Most important to me is that the poem not be “confessional”, that the poem be fiction and relate directly to a wider audience even while containing some personal elements.

This is a quote from the poet Dick Allen. I guess it caught my attention, because for me confession with its nuances and ramifications has been about as animating and disturbing an issue in my life and my writing as any I can think of. It seems vital to discern how and why it might be working in what I write. More from Allen:

When my poems start to become self-pitying or too self-conscious, or want to turn into home movies, or are more interesting to those who know me personally than to strangers, I abandon them, for I have failed to listen to the world and to write at my best.

I think I understand what he means, and I am pretty sure I agree with him.
A sappy, whining poem–one with a big mouth and no ears– is an immediate turnoff for me.

However, the question occurred to me whether poems may not be confessional in another sense–covertly, in a way perhaps hidden even from the poet. I am going to make some assertions which, in my limited literacy, I can’t support. But I would like to try them out and perhaps discover at some point whether they might at least have a useful function in deciphering poems.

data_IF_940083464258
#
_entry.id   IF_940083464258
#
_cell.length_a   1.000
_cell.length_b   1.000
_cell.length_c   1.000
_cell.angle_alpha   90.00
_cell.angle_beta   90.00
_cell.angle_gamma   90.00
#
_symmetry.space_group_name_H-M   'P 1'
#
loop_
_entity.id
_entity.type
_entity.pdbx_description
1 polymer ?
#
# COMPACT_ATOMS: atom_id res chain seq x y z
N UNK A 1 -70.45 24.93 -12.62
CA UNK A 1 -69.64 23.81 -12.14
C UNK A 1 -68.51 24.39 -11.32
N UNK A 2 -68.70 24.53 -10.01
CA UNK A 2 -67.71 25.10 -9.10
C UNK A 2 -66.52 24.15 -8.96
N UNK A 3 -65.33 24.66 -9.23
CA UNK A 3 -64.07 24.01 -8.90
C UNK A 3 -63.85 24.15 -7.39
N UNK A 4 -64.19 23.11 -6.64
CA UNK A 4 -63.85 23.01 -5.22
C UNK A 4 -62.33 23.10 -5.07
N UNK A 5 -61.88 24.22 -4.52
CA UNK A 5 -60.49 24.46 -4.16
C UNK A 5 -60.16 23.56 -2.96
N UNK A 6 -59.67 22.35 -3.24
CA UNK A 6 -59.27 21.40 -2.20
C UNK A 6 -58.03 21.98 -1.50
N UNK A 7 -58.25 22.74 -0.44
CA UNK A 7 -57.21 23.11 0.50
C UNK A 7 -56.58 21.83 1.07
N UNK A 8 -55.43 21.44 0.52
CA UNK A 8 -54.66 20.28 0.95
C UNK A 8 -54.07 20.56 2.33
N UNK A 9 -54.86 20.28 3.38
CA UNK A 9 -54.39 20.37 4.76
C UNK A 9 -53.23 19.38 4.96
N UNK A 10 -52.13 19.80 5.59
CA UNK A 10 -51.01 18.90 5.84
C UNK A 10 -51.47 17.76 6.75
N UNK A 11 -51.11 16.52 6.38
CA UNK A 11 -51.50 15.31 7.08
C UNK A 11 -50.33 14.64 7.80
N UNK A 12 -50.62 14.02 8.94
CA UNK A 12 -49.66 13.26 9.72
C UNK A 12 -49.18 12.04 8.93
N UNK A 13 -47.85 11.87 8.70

Assertion: Poets write about what turns their heads, about what leads them into temptation.

If this is the case, the poem must reveal or uncover something about why this particular thing matters or how it matters–in relationship to what. Writing, like confession–or maybe, as confession–is a way I can find my way through whatever it is, while acknowledging and intensifying (intrinsically) my implication, my participation in it, beginning with the very act of choosing it.

Assertion: All poetry is confessional.

How so, and how can this be deciphered ? Is the writer aware of it, or is he “above” the subject, standing aloof from it (the Pharisee), or is he acknowledging his participation in the human race, and his culpability, by humbly taking his position in the middle of it (the Publican)?